Is California too big for its britches, or at least too big to be governed effectively? Some people think so. Enough people think so that they placed an initiative on the ballot for this fall that calls for its division into three states: Northern California (San Francisco), Southern California (San Diego and Imperial Valley), and California (Los Angeles).
Even if it passes this fall, it would require a vote of Congress to enact, where the debate would probably center around one thing and one thing only: It would mean four new U.S. senators from California. The only way that would work would be to pull a play from the antebellum days, when a slave state could join the Union only if balanced by a free state, or vice versa. What would that play be?
Why, let’s split Texas as well. Austinites would love to secede from Texas. It would allow Dallas egos, insecure from always being No. 2, to finally achieve the dominance they desire. In any event, Texas is much too big, one of the many reasons I left. Split three ways, it would get four new U.S. senators to balance California’s.
It’s not well-known, but when Texas joined the Union in 1845, the legislation included the right to split into five states if it wished. In fact, its boundaries fluctuated until the Compromise of 1850 nailed them down. The right to split five ways went away when it rejoined the Union after Reconstruction, but it could be returned by a legislative act and Congressional assent.
We can have fun with this if we don’t take it too seriously. Is Boulder City too big? So many people talk wistfully of the days of only 5,000 people, and now we’re at 15,000. Should we split in three as well? Perhaps not, but it would be an amusing parlor game to decide where to draw the boundaries. The naming game would be fun as well. Asbestos City, anyone? Bighorn Gulch?
Someone in California sure must have thought it a parlor game, because the boundaries they drew up look like something created late on a Saturday night after finishing off a bottle or two of Scotch (if it was pot, they never would have finished the map or the petition). See the left size of the graphic for the current proposal being voted on.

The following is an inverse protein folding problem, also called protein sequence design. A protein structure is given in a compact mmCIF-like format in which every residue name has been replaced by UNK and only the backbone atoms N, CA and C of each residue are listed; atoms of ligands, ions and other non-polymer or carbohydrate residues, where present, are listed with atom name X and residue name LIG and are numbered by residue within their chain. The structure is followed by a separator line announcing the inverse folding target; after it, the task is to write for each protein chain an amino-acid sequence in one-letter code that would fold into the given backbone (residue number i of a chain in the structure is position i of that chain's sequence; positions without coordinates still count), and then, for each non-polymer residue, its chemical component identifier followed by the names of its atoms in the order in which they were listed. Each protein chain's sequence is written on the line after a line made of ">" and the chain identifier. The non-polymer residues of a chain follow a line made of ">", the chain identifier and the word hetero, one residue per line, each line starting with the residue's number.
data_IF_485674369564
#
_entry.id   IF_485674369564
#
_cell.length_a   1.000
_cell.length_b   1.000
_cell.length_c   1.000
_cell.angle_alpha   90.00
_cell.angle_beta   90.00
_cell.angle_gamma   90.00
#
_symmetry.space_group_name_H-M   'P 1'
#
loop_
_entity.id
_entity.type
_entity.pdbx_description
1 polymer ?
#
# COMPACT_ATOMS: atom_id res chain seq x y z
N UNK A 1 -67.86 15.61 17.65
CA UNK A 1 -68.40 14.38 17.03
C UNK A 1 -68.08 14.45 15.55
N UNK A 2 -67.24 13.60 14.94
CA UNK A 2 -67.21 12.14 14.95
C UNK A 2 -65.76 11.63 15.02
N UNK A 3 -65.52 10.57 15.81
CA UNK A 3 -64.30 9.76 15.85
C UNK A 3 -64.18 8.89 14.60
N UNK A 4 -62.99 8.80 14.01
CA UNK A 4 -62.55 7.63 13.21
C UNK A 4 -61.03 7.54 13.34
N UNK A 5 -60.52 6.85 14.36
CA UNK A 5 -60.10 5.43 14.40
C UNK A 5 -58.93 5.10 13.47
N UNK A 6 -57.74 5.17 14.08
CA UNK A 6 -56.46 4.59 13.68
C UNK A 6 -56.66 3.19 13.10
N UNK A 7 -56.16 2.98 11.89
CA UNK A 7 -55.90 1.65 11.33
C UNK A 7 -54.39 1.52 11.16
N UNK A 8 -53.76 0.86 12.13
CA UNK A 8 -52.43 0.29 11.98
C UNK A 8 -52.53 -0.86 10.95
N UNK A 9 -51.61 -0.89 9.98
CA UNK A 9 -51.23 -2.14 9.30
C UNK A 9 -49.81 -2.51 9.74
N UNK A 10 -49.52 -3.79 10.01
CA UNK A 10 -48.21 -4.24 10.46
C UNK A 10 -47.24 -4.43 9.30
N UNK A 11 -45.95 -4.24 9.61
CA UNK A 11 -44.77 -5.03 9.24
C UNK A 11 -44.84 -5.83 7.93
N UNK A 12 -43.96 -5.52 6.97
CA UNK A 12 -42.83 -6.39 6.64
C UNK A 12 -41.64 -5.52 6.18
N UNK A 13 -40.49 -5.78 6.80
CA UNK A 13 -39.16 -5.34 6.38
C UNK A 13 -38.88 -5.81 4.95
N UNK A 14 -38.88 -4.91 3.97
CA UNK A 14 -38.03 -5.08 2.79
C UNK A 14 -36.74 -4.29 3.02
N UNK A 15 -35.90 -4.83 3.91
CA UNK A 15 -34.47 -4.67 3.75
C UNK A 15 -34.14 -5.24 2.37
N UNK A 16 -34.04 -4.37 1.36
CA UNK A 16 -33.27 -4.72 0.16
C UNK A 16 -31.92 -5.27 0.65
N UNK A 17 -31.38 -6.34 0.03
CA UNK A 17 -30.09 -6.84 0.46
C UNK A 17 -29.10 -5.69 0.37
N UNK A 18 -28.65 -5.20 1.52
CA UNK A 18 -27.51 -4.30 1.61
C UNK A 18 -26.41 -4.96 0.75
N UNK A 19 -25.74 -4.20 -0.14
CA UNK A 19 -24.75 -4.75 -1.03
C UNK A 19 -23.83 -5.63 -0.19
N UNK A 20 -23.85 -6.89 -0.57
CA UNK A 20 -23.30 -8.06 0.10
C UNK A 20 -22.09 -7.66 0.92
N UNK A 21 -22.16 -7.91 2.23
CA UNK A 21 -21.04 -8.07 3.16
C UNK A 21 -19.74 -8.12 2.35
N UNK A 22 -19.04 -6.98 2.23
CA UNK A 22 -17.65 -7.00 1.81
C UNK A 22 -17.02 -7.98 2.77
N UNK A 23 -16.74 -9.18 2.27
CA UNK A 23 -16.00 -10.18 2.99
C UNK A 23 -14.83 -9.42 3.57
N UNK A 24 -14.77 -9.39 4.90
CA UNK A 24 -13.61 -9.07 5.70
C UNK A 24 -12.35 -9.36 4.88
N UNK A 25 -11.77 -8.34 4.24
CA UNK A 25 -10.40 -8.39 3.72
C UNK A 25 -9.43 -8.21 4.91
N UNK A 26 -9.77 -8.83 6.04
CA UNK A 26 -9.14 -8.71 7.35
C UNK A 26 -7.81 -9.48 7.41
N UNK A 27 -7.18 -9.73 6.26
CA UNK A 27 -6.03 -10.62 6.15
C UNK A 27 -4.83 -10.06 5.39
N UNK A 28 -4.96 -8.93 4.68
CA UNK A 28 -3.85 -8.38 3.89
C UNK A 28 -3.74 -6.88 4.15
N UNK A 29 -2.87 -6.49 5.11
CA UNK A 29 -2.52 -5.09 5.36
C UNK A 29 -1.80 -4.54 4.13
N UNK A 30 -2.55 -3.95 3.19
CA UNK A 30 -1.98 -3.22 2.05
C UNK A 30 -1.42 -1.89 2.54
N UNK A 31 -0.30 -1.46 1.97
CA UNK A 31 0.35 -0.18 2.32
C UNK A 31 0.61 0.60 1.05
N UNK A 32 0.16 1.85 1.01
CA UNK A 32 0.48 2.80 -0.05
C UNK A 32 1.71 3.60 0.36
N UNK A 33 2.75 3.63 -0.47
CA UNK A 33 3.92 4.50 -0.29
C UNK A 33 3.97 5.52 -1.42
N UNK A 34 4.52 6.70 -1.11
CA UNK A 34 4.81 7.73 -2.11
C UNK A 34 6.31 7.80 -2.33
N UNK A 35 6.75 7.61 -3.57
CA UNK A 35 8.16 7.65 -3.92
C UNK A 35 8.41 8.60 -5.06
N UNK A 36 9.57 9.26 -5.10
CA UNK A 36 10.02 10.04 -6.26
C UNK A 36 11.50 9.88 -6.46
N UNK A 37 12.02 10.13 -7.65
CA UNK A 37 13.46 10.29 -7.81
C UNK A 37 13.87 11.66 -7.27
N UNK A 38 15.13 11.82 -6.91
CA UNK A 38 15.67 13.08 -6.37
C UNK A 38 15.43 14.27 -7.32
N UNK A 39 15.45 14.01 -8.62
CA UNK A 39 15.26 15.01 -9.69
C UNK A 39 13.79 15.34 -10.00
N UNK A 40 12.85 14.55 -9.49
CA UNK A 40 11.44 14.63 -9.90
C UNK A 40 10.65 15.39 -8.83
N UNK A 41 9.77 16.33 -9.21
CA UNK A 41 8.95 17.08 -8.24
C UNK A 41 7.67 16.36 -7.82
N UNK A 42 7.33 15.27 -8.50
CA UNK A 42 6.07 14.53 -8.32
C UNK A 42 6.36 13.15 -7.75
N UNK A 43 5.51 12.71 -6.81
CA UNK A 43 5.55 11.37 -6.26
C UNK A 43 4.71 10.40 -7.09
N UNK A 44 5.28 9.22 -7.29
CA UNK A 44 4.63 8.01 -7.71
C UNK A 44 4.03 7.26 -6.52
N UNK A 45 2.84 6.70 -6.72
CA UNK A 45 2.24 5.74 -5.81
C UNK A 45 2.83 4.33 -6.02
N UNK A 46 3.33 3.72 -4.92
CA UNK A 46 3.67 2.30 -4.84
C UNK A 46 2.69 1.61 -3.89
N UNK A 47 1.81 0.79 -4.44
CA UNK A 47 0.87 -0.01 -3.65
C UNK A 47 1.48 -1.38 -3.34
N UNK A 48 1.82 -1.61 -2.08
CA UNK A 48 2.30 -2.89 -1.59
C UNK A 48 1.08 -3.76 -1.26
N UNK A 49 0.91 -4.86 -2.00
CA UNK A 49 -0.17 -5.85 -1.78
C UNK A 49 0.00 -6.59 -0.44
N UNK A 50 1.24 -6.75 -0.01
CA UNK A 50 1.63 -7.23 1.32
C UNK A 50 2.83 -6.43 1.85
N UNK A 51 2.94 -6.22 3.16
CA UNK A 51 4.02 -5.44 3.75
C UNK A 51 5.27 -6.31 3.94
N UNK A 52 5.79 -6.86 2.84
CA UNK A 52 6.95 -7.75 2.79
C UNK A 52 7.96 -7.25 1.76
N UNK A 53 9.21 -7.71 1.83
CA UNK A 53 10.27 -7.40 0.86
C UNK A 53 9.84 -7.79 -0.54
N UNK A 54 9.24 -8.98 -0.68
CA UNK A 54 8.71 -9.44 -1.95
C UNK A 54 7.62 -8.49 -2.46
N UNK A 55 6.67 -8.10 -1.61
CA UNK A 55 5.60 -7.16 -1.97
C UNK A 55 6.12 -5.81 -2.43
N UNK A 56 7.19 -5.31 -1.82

I have my own proposal that at least geographically makes a lot more sense. What city is closer to us, Los Angeles or Reno? What city is closer to Reno, Sacramento or Las Vegas? I think you see where I’m going with this, especially since you’ve already seen the right side of the graphic.
Why not fuse California and Nevada, then split them across the middle? It would make intrastate transportation easier for everyone concerned.
Politically it’s a nonstarter, if only due to tax differences — good only for laughs, as is the splitting of Texas. Plenty of people would like to do that, too, but what do you do with west Texas?
No one would want it. Maybe New Mexico would take some of it if they could get El Paso, which is 550 miles from the nearest large city, San Antonio, but only 225 miles from Albuquerque. Or maybe not, given El Paso’s border concerns.
Is this entire subject nothing but a joke? No, it’s not a joke even if it is funny. Americans have been rearranging the cultural map for years now. Our states were formed largely by the pressures of Manifest Destiny. The pressure was to just get them formed, based on an often loose idea of commonality.
That’s why over the years Maine split from Massachusetts, Vermont split from New Hampshire, and Kentucky and West Virginia each split from Virginia, at different times.
Would it be so strange if pressures emerged to rearrange more states based on local convenience? Probably not. America is the only country I know of with a mechanism to rearrange the political subdivisions as a matter of ordinary law and not revolution, so it will likely happen again.
But yeah, California’s dreaming. Again. It’s what we love about them.
Dale Napier is a Boulder City business consultant with a background in urban transportation and development.